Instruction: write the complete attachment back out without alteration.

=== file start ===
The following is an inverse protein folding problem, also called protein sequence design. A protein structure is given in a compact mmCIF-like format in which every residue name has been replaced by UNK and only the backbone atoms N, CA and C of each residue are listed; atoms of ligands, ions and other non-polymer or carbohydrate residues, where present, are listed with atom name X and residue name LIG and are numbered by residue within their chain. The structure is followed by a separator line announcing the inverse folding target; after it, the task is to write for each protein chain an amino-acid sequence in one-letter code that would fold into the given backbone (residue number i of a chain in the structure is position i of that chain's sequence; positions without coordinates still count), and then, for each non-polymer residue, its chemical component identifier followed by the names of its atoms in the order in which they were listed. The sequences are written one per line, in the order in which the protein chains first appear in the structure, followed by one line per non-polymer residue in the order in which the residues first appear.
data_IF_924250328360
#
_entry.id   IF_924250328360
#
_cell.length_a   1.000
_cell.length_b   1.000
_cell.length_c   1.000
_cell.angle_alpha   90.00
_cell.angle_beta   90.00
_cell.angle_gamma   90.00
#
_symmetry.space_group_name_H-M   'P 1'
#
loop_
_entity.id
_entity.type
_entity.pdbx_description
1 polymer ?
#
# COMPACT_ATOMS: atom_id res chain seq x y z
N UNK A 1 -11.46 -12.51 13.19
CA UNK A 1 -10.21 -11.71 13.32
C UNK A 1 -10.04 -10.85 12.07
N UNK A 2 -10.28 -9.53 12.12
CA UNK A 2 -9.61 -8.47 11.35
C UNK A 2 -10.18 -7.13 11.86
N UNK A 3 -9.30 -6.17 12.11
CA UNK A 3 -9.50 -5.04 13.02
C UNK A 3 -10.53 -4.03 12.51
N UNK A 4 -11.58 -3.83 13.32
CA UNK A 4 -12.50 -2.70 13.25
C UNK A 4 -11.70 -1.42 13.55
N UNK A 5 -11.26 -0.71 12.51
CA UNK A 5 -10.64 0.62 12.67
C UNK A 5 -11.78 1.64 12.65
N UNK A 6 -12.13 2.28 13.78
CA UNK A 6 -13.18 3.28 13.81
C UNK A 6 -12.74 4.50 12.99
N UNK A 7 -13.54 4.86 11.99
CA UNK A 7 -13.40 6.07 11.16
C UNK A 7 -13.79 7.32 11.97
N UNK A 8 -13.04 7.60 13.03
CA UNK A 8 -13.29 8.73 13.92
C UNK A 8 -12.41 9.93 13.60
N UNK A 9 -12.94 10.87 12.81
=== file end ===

The following is an inverse protein folding problem, also called protein sequence design. A protein structure is given in a compact mmCIF-like format in which every residue name has been replaced by UNK and only the backbone atoms N, CA and C of each residue are listed; atoms of ligands, ions and other non-polymer or carbohydrate residues, where present, are listed with atom name X and residue name LIG and are numbered by residue within their chain. The structure is followed by a separator line announcing the inverse folding target; after it, the task is to write for each protein chain an amino-acid sequence in one-letter code that would fold into the given backbone (residue number i of a chain in the structure is position i of that chain's sequence; positions without coordinates still count), and then, for each non-polymer residue, its chemical component identifier followed by the names of its atoms in the order in which they were listed. The sequences are written one per line, in the order in which the protein chains first appear in the structure, followed by one line per non-polymer residue in the order in which the residues first appear.
data_IF_924250328360
#
_entry.id   IF_924250328360
#
_cell.length_a   1.000
_cell.length_b   1.000
_cell.length_c   1.000
_cell.angle_alpha   90.00
_cell.angle_beta   90.00
_cell.angle_gamma   90.00
#
_symmetry.space_group_name_H-M   'P 1'
#
loop_
_entity.id
_entity.type
_entity.pdbx_description
1 polymer ?
#
# COMPACT_ATOMS: atom_id res chain seq x y z
N UNK A 1 -11.46 -12.51 13.19
CA UNK A 1 -10.21 -11.71 13.32
C UNK A 1 -10.04 -10.85 12.07
N UNK A 2 -10.28 -9.53 12.12
CA UNK A 2 -9.61 -8.47 11.35
C UNK A 2 -10.18 -7.13 11.86
N UNK A 3 -9.30 -6.17 12.11
CA UNK A 3 -9.50 -5.04 13.02
C UNK A 3 -10.53 -4.03 12.51
N UNK A 4 -11.58 -3.83 13.32
CA UNK A 4 -12.50 -2.70 13.25
C UNK A 4 -11.70 -1.42 13.55
N UNK A 5 -11.26 -0.71 12.51
CA UNK A 5 -10.64 0.62 12.67
C UNK A 5 -11.78 1.64 12.65
N UNK A 6 -12.13 2.28 13.78
CA UNK A 6 -13.18 3.28 13.81
C UNK A 6 -12.74 4.50 12.99
N UNK A 7 -13.54 4.86 11.99
CA UNK A 7 -13.40 6.07 11.16
C UNK A 7 -13.79 7.32 11.97
N UNK A 8 -13.04 7.60 13.03
CA UNK A 8 -13.29 8.73 13.92
C UNK A 8 -12.41 9.93 13.60
N UNK A 9 -12.94 10.87 12.81